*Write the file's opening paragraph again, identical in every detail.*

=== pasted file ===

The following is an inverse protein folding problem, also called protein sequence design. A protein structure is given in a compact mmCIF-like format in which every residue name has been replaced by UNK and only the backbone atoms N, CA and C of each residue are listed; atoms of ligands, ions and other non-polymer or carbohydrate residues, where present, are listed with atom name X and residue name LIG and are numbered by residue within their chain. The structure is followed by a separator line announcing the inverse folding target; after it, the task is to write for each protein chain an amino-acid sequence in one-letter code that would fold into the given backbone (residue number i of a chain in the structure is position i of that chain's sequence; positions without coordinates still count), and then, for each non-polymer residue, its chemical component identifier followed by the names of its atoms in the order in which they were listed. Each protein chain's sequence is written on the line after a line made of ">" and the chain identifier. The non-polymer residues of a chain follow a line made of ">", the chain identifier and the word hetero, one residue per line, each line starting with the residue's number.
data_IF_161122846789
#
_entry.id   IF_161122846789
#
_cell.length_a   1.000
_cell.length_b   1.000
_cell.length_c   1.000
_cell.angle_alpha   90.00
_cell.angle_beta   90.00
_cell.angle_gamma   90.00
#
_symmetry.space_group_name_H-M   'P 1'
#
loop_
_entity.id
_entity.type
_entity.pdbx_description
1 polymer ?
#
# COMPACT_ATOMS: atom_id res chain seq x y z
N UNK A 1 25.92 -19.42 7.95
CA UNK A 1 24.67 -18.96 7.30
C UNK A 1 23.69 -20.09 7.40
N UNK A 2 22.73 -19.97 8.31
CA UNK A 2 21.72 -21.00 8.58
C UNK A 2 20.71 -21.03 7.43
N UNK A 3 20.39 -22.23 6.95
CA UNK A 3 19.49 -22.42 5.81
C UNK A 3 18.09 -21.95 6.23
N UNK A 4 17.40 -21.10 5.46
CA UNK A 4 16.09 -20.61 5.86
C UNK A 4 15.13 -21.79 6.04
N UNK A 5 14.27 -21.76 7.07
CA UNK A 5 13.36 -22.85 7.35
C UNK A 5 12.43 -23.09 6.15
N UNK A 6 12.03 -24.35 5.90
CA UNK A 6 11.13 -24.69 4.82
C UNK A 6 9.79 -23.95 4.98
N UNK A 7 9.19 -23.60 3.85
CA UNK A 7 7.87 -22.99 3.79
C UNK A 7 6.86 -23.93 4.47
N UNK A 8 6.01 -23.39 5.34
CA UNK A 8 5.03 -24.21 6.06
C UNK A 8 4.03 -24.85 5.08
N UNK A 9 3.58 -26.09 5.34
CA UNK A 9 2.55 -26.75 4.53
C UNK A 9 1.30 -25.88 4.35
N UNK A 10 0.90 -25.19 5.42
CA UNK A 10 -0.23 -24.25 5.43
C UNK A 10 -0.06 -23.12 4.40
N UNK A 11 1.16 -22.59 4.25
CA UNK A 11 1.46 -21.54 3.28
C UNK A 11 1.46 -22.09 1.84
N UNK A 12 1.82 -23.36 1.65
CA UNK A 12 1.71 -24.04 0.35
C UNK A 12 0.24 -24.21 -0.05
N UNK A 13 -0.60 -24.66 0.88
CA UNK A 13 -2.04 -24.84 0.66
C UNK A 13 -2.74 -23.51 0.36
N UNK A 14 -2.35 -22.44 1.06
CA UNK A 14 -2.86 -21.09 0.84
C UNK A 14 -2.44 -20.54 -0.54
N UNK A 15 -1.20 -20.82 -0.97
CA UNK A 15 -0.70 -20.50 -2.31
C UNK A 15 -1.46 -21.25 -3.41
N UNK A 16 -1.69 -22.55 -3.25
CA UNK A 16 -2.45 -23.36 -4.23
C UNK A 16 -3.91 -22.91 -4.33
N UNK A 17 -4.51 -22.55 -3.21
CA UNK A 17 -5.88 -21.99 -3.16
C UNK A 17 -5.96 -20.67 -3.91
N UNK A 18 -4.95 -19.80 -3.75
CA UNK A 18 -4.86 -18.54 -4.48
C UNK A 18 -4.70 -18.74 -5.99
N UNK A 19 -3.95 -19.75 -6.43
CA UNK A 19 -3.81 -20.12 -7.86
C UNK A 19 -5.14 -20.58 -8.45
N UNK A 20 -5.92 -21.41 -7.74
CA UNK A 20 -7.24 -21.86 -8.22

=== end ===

The following is an inverse protein folding problem, also called protein sequence design. A protein structure is given in a compact mmCIF-like format in which every residue name has been replaced by UNK and only the backbone atoms N, CA and C of each residue are listed; atoms of ligands, ions and other non-polymer or carbohydrate residues, where present, are listed with atom name X and residue name LIG and are numbered by residue within their chain. The structure is followed by a separator line announcing the inverse folding target; after it, the task is to write for each protein chain an amino-acid sequence in one-letter code that would fold into the given backbone (residue number i of a chain in the structure is position i of that chain's sequence; positions without coordinates still count), and then, for each non-polymer residue, its chemical component identifier followed by the names of its atoms in the order in which they were listed. Each protein chain's sequence is written on the line after a line made of ">" and the chain identifier. The non-polymer residues of a chain follow a line made of ">", the chain identifier and the word hetero, one residue per line, each line starting with the residue's number.